Agoraphobia (2015)

After inheriting her father’s house, an agoraphobic moves into the house for the continuation of her treatment. As she settles in, something unsettling starts happening in the house.

Written and directed by Lou Simón, Agoraphobia mixes the titular issue with the paranormal to good effect. The film takes place in one house and makes great use of the location, including some great shots that set up the right way to create atmosphere and effect. The film has a low budget and doesn’t let it affect the story, using the unseen to the best of its possibilities. Here, Simón takes something very real and recognized and mixes it with something some find to be not so (while others believe it’s real) making a film that hits home for anyone having been stuck inside at any point, agoraphobia or not. Something that is very timely coming out now even though it’s a few years old and took a while to come out.

In the lead, Cassandra Scerbo shows that she has a good grasp of what it may be like to battle agoraphobia while also showing signs of courage and vulnerability in the right mix. Her work here is important as everything revolves around her and she often is on her own to react to everything. She guides the film’s tone and the entire story with her acting, so her work is central here. She thankfully gives the kind of performance that sells the story and makes the film work. One of the cast members most will be looking for is Tony Todd and he does good work, but seems a bit too understated at times. This is a man with a great screen presence and here he feels like he’s holding back.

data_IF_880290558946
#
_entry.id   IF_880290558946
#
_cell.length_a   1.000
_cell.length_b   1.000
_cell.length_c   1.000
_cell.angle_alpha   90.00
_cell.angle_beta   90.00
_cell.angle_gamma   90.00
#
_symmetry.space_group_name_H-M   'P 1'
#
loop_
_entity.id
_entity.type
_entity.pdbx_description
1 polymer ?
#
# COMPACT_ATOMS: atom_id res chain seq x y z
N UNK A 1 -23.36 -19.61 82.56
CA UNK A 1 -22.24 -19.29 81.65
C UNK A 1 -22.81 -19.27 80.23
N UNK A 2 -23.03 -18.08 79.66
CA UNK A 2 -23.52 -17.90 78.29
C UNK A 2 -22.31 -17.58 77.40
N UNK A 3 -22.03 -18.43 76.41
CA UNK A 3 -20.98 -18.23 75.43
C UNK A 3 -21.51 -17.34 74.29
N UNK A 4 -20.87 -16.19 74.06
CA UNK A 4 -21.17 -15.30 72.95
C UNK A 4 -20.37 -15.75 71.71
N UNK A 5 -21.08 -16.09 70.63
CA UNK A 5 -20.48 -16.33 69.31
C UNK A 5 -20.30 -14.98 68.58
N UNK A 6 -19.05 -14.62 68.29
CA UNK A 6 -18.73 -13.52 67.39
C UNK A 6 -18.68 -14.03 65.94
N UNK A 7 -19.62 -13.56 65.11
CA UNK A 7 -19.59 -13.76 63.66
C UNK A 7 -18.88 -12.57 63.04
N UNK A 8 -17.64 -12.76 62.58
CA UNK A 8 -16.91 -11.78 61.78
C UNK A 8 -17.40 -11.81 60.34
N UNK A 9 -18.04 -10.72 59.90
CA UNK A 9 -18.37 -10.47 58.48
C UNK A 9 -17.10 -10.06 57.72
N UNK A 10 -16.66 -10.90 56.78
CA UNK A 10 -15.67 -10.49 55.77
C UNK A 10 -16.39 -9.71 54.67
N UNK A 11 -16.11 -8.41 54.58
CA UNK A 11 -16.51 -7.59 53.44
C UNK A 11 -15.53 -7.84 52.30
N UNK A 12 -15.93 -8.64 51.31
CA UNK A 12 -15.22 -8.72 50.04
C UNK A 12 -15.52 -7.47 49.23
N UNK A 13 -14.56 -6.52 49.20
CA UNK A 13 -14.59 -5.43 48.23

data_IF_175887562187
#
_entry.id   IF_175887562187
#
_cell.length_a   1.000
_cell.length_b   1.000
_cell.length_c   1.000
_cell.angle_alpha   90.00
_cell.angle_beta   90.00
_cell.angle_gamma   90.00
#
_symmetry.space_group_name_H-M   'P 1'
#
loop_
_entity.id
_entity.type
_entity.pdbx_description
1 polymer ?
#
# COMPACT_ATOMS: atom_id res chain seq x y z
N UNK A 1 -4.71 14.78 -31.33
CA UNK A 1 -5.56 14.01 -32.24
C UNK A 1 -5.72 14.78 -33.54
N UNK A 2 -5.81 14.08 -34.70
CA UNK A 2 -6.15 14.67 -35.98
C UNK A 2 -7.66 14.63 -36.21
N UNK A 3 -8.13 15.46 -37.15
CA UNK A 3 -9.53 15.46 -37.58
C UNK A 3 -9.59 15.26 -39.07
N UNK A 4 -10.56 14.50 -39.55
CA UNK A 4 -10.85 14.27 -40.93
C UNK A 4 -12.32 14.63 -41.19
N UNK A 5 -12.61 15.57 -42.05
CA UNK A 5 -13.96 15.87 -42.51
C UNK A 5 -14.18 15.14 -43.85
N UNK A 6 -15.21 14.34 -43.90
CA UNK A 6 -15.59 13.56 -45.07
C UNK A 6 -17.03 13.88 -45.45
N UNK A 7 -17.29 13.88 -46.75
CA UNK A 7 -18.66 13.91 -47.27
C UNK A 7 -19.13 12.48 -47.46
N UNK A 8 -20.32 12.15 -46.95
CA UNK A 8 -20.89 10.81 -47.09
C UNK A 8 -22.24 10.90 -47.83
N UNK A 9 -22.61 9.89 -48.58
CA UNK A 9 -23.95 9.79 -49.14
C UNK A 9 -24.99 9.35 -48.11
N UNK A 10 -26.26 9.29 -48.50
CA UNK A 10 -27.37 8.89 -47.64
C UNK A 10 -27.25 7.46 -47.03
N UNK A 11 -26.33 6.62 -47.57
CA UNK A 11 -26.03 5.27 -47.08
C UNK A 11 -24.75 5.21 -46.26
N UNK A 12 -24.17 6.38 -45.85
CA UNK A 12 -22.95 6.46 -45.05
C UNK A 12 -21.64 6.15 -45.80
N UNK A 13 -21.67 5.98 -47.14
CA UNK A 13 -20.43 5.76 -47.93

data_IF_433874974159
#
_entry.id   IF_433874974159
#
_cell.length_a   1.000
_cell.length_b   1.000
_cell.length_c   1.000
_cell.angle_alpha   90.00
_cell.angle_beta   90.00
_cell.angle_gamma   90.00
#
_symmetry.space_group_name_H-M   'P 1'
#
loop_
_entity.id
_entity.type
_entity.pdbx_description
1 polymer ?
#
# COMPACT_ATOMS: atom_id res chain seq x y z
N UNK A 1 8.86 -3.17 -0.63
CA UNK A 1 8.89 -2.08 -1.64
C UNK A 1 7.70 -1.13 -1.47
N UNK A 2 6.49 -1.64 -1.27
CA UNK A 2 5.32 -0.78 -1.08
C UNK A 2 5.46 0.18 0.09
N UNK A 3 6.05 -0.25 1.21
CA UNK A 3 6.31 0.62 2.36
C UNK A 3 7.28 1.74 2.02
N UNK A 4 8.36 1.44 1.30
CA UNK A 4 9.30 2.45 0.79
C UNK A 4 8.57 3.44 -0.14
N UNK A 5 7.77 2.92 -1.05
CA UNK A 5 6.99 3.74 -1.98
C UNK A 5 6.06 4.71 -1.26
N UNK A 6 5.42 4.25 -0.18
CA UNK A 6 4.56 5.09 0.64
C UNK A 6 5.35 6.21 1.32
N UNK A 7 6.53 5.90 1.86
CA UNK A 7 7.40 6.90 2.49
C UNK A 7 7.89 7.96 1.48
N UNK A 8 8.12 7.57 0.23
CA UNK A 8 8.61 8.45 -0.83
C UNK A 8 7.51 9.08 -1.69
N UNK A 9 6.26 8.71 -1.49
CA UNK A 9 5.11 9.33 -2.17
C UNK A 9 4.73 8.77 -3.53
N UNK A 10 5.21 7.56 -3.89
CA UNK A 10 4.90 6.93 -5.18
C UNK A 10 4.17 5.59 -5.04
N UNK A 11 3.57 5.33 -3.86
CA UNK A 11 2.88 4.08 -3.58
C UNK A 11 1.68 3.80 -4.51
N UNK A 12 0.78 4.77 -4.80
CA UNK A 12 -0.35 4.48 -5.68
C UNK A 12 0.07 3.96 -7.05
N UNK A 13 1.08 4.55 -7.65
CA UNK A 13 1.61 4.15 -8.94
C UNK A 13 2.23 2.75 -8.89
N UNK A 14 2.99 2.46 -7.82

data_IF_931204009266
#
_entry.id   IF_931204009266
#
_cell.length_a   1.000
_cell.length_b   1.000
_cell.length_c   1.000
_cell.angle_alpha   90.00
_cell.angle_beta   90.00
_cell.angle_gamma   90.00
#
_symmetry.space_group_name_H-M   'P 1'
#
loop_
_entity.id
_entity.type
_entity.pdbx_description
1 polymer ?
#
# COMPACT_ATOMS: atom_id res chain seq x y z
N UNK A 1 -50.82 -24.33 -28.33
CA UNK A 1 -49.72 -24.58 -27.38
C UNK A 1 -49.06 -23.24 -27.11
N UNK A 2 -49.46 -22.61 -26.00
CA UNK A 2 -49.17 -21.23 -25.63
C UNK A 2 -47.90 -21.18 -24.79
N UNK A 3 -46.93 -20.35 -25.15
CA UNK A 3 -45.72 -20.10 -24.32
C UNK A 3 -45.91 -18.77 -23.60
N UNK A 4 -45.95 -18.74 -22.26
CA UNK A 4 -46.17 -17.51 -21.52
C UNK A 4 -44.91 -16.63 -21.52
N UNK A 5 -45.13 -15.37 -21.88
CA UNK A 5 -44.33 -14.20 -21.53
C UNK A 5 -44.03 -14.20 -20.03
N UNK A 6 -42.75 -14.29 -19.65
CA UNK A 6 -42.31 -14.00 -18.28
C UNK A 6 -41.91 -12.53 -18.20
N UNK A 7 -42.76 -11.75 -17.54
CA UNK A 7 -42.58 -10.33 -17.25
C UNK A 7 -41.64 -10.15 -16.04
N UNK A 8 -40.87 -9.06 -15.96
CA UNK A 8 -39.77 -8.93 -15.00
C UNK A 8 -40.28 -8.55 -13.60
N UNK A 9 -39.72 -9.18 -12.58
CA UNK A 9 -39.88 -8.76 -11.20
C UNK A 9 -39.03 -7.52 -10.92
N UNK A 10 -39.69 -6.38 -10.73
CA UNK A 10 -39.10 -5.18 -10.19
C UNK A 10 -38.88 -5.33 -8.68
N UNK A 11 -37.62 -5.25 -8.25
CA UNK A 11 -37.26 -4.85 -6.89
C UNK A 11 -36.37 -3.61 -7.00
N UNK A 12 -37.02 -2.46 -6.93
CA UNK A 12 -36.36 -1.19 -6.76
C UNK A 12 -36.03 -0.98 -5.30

The cinematography by Stephen Brevig helps create not only the atmosphere and some sense of dread, but also scenes that look great and really help with getting and keeping the attention. There is an attention to detail and a good use of the location to make this not just a film with atmosphere, but also create some images that are interesting to look at.

Agoraphobia is a film that took years to come to US screens and it seems to have happened for a reason, bringing a film about a woman stuck in her house while most of us are stuck in our houses and have been for the last year or so, creating a sort of comfort with no going out. This makes this film quite timely while maintaining its interest. The film does work as a scary one when you consider the fact that the lead is agoraphobic and there is something else going on, giving the viewers some really effective scenes peppered throughout.